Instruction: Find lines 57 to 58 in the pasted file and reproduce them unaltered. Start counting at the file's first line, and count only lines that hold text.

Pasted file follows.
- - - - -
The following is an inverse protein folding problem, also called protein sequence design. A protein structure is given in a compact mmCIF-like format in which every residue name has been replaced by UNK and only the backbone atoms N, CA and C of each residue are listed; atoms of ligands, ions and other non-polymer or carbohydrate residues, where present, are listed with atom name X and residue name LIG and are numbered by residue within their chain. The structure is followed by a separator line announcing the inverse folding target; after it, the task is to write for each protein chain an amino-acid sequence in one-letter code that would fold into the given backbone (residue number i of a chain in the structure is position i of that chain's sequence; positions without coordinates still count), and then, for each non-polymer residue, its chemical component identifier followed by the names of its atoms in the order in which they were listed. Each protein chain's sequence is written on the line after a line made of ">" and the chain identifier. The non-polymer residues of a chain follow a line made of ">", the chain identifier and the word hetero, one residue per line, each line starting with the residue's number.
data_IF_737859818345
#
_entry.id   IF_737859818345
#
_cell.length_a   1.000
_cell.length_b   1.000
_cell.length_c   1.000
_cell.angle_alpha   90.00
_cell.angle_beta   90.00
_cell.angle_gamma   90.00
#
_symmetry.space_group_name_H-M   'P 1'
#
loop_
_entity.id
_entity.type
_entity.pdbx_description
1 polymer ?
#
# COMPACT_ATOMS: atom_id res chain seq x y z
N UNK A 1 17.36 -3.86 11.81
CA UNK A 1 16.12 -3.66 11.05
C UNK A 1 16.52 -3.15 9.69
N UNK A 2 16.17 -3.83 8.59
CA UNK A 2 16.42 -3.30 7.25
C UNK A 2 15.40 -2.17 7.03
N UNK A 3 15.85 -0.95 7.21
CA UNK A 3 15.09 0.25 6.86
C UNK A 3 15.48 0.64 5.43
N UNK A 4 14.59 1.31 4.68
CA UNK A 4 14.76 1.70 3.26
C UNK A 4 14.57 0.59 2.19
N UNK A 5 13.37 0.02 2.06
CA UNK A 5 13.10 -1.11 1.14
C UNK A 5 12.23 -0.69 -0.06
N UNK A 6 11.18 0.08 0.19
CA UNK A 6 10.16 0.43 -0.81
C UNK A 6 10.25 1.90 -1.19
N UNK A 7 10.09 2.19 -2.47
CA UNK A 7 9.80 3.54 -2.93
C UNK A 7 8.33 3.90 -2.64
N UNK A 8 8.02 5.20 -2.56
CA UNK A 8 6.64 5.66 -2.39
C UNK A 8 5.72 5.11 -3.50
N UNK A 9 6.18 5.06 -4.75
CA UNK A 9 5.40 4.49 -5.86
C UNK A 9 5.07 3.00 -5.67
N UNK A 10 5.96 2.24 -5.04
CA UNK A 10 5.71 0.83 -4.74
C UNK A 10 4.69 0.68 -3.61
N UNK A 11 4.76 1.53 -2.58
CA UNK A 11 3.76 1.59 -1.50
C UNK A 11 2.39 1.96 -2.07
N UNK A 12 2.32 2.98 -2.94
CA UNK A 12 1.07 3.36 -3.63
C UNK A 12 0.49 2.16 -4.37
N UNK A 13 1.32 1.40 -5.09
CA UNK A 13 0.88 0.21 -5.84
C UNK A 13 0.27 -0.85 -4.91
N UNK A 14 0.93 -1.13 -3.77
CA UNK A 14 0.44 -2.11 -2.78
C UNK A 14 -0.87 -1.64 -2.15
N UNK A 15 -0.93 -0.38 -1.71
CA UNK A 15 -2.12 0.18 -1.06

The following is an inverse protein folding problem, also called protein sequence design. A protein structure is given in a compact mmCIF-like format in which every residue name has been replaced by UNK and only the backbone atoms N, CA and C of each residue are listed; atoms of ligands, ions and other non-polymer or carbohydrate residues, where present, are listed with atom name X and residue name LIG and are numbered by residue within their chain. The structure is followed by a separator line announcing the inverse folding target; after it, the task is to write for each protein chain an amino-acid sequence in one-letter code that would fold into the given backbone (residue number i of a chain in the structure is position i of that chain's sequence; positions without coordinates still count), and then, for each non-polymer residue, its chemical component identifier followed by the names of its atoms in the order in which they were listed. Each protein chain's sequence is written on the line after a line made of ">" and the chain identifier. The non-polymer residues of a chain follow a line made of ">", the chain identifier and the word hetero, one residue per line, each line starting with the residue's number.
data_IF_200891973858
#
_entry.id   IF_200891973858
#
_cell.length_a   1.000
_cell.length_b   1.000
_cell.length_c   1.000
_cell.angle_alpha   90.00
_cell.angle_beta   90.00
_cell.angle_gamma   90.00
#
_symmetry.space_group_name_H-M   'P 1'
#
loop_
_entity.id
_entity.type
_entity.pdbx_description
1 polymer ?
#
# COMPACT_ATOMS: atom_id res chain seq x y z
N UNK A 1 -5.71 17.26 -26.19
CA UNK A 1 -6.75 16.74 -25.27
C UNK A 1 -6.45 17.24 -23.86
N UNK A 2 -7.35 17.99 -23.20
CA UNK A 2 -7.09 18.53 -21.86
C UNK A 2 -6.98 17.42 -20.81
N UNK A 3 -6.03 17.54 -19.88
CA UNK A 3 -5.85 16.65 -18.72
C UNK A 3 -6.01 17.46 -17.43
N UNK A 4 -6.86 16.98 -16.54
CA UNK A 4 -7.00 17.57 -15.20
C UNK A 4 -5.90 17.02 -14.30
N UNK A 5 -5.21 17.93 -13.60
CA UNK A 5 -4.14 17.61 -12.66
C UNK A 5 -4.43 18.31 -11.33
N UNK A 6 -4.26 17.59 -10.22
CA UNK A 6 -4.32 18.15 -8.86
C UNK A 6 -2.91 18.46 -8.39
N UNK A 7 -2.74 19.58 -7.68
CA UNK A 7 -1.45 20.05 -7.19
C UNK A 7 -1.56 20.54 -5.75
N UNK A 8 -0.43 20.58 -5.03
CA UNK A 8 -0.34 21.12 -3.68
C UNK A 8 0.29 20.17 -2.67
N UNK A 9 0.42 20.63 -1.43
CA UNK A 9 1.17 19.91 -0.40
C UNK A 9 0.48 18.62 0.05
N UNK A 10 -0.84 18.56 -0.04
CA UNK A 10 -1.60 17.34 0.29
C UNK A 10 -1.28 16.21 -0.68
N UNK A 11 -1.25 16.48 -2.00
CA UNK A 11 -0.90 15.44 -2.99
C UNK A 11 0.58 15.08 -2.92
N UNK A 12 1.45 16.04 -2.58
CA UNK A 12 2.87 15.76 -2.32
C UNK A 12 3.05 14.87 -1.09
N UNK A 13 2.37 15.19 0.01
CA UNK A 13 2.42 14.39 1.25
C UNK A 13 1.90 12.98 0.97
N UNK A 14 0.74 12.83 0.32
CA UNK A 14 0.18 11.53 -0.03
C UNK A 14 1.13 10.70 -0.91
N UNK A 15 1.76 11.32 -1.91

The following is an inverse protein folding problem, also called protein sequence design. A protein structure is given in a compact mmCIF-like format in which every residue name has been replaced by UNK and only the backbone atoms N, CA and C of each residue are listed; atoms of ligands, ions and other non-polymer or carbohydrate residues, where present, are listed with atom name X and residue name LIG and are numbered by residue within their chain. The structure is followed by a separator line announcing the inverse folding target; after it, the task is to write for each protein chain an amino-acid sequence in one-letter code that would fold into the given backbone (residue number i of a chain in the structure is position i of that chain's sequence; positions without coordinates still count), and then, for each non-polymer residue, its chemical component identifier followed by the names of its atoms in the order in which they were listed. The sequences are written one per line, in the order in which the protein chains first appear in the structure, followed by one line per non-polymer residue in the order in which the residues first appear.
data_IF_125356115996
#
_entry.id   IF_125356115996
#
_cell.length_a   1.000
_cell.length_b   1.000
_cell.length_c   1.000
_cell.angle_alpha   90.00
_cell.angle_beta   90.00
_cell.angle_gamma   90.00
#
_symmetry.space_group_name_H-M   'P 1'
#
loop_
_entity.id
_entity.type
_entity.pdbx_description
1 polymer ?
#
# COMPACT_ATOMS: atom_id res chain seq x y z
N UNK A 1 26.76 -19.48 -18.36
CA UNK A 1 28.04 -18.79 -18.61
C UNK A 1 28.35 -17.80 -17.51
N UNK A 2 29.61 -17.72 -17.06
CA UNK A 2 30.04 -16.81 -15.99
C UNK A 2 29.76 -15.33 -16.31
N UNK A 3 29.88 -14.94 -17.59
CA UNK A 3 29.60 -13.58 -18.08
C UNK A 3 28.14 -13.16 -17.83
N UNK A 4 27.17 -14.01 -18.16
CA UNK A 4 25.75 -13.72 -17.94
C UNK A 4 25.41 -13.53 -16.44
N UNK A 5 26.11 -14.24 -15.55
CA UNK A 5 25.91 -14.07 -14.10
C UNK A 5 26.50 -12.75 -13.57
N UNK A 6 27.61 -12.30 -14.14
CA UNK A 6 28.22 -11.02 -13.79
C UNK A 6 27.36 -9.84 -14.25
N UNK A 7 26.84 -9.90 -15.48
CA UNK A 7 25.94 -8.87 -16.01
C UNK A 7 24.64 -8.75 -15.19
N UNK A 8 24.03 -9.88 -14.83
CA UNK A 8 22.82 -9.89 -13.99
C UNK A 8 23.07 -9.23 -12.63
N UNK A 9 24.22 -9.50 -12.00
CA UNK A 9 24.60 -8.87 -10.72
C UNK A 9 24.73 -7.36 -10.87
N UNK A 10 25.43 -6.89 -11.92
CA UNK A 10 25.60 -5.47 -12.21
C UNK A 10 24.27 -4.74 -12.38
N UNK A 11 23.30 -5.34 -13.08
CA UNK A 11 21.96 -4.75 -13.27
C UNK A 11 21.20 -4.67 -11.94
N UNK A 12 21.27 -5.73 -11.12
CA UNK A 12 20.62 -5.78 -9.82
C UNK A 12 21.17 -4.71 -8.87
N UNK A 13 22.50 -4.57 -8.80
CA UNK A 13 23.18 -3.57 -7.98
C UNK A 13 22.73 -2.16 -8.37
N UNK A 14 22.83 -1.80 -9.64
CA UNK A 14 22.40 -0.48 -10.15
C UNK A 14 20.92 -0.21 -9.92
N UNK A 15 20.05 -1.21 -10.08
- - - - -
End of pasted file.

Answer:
C UNK A 12 0.49 2.16 -4.37
N UNK A 13 1.32 1.40 -5.09